How much does vine transpiration increase during a heat wave?
To address that question, a team of Australian researchers led by Edwards reported the following observations in 2011.While working in a greenhouse with Cabernet Sauvignon, researchers generated a 2-day high-temperature event by imposing maximum daytime temperatures near 41°C. Before imposing the heat wave event contrasted deficit irrigation treatments had also been imposed. Authors observed that the combination of heat wave and soil moisture deficit created leaf loss and wilting compared to well-watered vines. Physiological measurements (like vine transpiration and photosynthesis) gave an insight to understand why damages occur.
First, researchers measured vine transpiration before the heat event. They found that a vine experiencing limited soil moisture supply used less water than a well watered vine. This is exactly what we would expect, based on our previous discussion (See article #3 of this serie). : Vine Transpiration ratio is lower than its maximal value (called Kcb) when soil moisture is limiting. Figure 1 shows a reduction in transpiration ratio when the vine is under deficit irrigation, while climatic demand is the same for both treatments.
Figure 1 : Leaf water use under saturating light ; no heat wave (adapted from Edwards et al, 2011)
Second, authors repeated the same measurements during the heat wave and they observed very different responses. The transpiration ratio increases more than 3 fold under well water conditions, while no increase is observed under deficit irrigation, as illustrated in Figure 2.
Figure 2: Leaf water use under saturating light ; under heat wave (adapted from Edwards et al, 2011)
Figure 2 illustrates that if soil moisture supply is non limiting during a heat event, then vine Transpiration ratio increases. However, under limiting soil moisture supply during a heat event, the Transpiration ratio does not increase.
Third, they compare photosynthetic activity variations for different transpiration levels. Researchers found that by increasing its transpiration, the vine maintains a similar level of Carbon assimilation even during heat wave. However, if transpiration does not increase during heat, not only leaf damages and wilting symptoms are observed, but a major collapse in leaf photosynthetic activity is also measured. In turn, the drop in photosynthetic activity can jeopardize fruit sugar accumulation.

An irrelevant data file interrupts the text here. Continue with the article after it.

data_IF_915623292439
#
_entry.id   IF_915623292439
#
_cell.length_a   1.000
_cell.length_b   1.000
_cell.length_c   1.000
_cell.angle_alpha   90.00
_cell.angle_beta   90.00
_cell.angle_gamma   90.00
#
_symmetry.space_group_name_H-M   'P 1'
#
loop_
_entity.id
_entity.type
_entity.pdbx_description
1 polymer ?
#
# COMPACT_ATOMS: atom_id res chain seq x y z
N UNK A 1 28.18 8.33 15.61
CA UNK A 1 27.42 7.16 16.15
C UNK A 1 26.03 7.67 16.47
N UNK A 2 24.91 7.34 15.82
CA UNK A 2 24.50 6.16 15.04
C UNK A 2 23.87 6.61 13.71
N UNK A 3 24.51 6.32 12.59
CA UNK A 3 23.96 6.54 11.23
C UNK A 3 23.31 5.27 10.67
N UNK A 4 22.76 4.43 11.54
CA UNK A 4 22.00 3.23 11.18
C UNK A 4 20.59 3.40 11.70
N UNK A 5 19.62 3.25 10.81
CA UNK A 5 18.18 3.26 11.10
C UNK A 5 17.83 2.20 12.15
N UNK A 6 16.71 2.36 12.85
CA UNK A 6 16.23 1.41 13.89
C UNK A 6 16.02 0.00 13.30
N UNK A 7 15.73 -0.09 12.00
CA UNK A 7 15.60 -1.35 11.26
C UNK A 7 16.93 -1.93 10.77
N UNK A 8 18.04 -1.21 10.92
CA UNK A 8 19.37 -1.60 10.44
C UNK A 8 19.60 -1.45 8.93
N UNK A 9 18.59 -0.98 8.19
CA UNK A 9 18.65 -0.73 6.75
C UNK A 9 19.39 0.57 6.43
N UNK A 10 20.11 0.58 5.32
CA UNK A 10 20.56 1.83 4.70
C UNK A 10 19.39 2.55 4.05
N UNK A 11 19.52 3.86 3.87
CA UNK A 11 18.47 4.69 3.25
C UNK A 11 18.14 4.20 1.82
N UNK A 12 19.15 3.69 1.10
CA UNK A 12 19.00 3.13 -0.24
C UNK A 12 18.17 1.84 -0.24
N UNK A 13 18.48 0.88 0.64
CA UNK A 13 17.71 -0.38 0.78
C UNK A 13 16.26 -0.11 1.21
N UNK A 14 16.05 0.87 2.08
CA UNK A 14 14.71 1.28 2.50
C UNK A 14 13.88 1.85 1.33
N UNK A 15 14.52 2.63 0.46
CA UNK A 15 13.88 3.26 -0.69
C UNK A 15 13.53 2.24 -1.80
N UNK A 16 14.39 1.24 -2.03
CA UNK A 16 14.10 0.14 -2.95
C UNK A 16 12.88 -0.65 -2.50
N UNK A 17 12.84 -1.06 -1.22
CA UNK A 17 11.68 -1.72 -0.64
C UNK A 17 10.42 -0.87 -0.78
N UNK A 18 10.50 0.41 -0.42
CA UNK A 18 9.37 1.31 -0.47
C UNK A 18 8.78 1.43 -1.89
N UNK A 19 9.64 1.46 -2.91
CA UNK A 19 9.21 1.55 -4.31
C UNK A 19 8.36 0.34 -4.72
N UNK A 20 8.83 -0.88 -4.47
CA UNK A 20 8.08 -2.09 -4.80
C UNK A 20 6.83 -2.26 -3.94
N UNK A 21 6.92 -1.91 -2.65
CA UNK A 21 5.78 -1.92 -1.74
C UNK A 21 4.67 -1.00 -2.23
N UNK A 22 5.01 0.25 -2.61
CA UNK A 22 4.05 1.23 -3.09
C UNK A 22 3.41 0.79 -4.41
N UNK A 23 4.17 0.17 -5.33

- When a heat event happens, you should be ready to observe an increased Transpiration ratio, especially during the early season stages. If you do not observe an increase, you may assume that heat will increase leaf temperature while carbon assimilation collapses.
- Winemakers and vineyard managers need to carefully manage irrigation scheduling, to ensure that root systems have access to water and vines are actively transpiring prior to a heat event.
What is vine transpiration response to heat in field conditions?
Extrapolating from a pot experiment to the field is difficult because of various factors such as a greater root volume, a more important fruit load or a much higher vapor pressure deficit. However, we can use the concepts higlighted by Edwards and his team to improve irrigation practices in response to Transpiration ratio variations measured with sap flow sensors. We will discuss this in our next blog, stay tuned….